Furthermore, a plane mirror is placed underneath the DOEs and it is scanned axially to test the axial resolution of the setup for surface measurement. The confocal axial response of the central spot in the 5×5 spot array with 100 μm pitch is shown in Fig. 7(a). A FWHM of 2.24 μm is measured. However, the signal will become noisy with an increasing number of spots due to cross-talk among the micro lenses in the DOEs . On the one hand, for a single unit element, when the illumination lens projects the spots, the imaging lens also produces an out-of-focus spot around the original one. The blurred spot will cause noise in the intermediate image. On the other hand, the spot produced by the unit element will not only be imaged by itself, but also it will be imaged by the adjacent elements and eventually become part of the background noise in the intermediate image. Thus, further increase of the number of spots will reduce the signal-to-noise ratio and make the spots in the intermediate image indistinguishable . By changing the spot arrangement, for example, into a line, increasing the pitch of the array, or decreasing the NAs of the DOEs, the cross-talk can be reduced. For example, the axial response of the central spot in a 25×25 spot array with 0.5 NA and 200 μm pitch is measured in Fig. 7(b), which shows that with a larger pitch the spot can still be distinguished in such a large grid.
Microscope objectives have unavoidable trade-offs between resolution and FOVs. In previous researches, DOEs with overlapping apertures are proposed to replace high-NA objectives in confocal microscopy to increase the FOVs and reduce the cost while maintaining high lateral resolution. However, for surface measurement, the axial resolution is still limited by the imaging objectives. In this work, the idea of multi-functional DOEs is used to overcome this limit and to increase the axial resolution of the DOEs for opaque surface measurements. The proposed Directimaging DOEs have the same discerning capability as traditional high-NA objectives in both lateral and axial directions.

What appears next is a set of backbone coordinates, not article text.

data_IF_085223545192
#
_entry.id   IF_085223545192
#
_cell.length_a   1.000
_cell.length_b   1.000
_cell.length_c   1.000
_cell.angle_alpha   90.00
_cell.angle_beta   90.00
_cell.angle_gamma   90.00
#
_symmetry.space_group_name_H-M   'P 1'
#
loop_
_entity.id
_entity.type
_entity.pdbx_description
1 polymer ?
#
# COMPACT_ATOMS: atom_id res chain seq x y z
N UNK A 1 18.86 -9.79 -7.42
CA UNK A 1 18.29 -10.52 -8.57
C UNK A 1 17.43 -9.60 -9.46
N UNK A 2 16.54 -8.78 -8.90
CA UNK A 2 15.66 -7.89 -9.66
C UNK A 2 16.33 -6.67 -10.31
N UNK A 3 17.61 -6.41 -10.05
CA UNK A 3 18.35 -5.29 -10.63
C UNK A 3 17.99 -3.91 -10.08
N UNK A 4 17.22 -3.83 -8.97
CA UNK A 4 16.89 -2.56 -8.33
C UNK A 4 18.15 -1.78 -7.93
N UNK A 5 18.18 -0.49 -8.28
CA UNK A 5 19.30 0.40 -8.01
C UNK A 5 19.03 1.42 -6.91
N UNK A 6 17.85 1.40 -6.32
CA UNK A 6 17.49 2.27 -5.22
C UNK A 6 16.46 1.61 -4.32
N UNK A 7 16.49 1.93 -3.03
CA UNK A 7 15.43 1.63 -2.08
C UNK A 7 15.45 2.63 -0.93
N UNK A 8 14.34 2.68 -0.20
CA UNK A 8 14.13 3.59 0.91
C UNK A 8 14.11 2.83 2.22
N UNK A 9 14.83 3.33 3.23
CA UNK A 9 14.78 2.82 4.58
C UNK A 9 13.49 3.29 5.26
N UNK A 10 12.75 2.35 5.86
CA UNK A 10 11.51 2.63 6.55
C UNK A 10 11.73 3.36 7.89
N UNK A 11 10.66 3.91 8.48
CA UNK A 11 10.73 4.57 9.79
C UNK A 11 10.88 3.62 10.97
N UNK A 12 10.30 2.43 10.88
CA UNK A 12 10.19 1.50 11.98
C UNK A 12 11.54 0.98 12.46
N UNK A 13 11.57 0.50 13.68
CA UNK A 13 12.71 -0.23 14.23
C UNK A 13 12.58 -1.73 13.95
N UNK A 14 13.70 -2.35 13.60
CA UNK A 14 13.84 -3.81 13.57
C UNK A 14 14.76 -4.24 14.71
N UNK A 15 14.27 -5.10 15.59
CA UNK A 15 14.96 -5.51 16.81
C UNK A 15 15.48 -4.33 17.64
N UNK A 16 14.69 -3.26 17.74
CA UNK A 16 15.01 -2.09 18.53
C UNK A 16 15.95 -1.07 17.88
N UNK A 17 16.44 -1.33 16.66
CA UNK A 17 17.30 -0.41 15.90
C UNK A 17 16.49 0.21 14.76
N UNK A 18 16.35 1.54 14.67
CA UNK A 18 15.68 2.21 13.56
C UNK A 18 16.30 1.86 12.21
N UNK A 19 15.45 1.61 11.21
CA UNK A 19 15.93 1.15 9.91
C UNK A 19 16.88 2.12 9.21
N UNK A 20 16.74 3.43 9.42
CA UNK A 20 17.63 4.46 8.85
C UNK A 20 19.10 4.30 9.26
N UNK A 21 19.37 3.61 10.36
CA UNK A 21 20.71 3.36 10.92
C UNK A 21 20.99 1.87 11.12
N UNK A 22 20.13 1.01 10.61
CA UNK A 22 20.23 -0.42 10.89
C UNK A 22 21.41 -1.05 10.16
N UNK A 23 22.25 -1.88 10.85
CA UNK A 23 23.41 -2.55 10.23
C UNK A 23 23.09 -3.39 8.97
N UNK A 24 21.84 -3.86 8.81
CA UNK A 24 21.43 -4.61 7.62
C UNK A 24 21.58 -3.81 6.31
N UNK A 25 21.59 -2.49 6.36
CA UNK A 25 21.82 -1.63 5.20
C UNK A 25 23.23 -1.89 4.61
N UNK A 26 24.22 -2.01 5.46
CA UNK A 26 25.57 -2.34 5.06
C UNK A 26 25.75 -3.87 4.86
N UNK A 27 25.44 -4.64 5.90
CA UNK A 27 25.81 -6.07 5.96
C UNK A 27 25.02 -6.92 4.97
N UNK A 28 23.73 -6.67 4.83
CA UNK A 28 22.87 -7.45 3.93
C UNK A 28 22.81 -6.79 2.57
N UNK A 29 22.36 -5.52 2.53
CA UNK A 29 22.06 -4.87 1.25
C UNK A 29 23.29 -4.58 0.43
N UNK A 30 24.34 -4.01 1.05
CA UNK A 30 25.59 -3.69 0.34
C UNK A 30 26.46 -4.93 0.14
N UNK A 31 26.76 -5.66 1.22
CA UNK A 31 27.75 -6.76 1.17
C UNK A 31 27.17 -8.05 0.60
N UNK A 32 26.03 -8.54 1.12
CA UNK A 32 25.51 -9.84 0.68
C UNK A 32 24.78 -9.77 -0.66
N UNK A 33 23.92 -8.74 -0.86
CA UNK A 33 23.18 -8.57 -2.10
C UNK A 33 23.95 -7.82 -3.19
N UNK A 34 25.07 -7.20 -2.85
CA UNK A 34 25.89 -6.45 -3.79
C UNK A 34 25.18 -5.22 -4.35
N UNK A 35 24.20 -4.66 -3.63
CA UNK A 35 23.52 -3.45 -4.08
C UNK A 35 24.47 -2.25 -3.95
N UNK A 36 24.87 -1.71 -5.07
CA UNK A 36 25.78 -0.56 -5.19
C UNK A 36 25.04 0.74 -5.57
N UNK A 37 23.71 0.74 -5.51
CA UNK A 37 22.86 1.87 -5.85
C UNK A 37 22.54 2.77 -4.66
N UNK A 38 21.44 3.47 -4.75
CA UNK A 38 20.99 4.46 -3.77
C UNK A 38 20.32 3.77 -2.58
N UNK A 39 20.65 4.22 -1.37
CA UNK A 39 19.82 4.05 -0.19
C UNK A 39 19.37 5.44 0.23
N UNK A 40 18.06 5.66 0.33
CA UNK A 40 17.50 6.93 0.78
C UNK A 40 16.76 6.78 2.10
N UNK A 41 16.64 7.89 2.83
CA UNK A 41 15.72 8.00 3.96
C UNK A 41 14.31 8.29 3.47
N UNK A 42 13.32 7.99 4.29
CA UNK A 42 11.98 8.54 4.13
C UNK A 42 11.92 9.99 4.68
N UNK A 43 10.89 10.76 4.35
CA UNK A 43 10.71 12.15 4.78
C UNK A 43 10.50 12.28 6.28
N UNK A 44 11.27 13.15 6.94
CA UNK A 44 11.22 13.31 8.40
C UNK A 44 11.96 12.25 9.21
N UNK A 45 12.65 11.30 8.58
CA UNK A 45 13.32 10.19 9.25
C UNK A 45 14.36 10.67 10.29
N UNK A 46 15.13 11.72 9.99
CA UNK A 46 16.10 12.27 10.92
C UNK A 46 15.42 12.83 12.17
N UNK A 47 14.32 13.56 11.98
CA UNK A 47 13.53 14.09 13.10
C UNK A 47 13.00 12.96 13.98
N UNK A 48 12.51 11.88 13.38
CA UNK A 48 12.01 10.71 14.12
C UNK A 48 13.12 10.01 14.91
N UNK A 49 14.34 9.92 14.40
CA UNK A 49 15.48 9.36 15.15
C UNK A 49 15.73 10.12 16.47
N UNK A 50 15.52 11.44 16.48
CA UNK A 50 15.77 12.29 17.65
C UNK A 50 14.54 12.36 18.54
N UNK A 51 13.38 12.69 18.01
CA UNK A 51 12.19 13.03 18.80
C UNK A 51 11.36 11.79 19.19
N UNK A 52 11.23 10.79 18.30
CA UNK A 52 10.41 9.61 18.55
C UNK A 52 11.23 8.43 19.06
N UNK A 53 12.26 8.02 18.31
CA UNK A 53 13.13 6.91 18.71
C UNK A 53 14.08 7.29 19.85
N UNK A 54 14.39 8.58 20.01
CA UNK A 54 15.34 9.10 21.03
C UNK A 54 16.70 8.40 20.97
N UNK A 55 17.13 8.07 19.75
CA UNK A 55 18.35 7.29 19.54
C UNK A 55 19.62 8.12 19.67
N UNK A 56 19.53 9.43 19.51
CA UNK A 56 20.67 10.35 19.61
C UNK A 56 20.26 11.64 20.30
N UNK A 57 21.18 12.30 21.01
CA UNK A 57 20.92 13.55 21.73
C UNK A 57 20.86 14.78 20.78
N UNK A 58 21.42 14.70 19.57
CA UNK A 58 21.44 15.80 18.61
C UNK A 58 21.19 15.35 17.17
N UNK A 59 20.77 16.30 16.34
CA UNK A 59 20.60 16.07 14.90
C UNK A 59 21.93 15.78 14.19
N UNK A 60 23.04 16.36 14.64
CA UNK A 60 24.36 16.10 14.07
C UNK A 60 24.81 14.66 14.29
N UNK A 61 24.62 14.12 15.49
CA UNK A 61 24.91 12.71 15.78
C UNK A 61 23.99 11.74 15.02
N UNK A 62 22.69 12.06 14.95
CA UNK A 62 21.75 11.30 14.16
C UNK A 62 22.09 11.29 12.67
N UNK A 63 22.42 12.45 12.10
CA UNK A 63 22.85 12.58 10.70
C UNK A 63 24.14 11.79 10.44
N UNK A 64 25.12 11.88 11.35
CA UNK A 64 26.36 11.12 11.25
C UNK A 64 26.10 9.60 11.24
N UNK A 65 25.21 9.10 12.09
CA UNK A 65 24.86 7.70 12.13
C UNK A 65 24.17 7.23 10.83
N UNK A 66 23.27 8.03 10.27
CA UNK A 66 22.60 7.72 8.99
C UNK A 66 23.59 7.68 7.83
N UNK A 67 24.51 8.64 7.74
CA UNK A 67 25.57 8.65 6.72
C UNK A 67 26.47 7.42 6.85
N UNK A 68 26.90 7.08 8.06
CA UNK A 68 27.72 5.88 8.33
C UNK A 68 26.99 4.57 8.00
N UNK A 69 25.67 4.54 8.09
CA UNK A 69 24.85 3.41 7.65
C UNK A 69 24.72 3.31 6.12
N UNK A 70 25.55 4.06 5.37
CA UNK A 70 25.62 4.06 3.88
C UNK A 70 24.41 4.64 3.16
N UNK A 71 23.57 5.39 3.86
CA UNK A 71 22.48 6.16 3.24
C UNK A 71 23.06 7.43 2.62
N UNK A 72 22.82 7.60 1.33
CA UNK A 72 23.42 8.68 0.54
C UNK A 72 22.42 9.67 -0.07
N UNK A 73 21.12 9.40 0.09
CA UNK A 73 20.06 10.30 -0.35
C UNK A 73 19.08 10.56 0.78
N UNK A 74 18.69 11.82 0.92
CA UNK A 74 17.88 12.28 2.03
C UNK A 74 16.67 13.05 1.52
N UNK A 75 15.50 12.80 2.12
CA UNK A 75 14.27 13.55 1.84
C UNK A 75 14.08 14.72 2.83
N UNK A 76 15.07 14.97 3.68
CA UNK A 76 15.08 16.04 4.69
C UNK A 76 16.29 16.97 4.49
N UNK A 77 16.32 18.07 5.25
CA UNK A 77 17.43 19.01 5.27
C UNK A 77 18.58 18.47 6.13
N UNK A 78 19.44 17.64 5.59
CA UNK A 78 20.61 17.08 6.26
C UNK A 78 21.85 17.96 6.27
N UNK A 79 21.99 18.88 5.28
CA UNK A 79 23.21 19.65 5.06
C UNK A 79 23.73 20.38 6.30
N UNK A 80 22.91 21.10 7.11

A prototype of the DOEs is manufactured and tested. Experiments show that spots with NA = 0.68 can be produced by the designed DOEs. Measurement of a resolution target demonstrates a lateral resolution up to 1448 lp/mm of the setup. And a confocal axial response by a plane mirror with a FWHM of 2.24 μm is measured. However, with the increase in the number of spots in the array, the image will suffer from severe disturbances, which leads to a poor signal-to-noise ratio. By simulation, 1D arrangement of the spots can reduce the disturbances and the setup can be used as as a line scanning device . Having a sparser spot array also relieves the problem, which is demonstrated in the experiment by a 25×25 spot array with 0.5 NA.
In the future, application of the DOEs in fluorescence microscopy for high-resolution large-area measurement will be investigated and new possibilities to combine the DOEs with structured illumination and interference will be explored.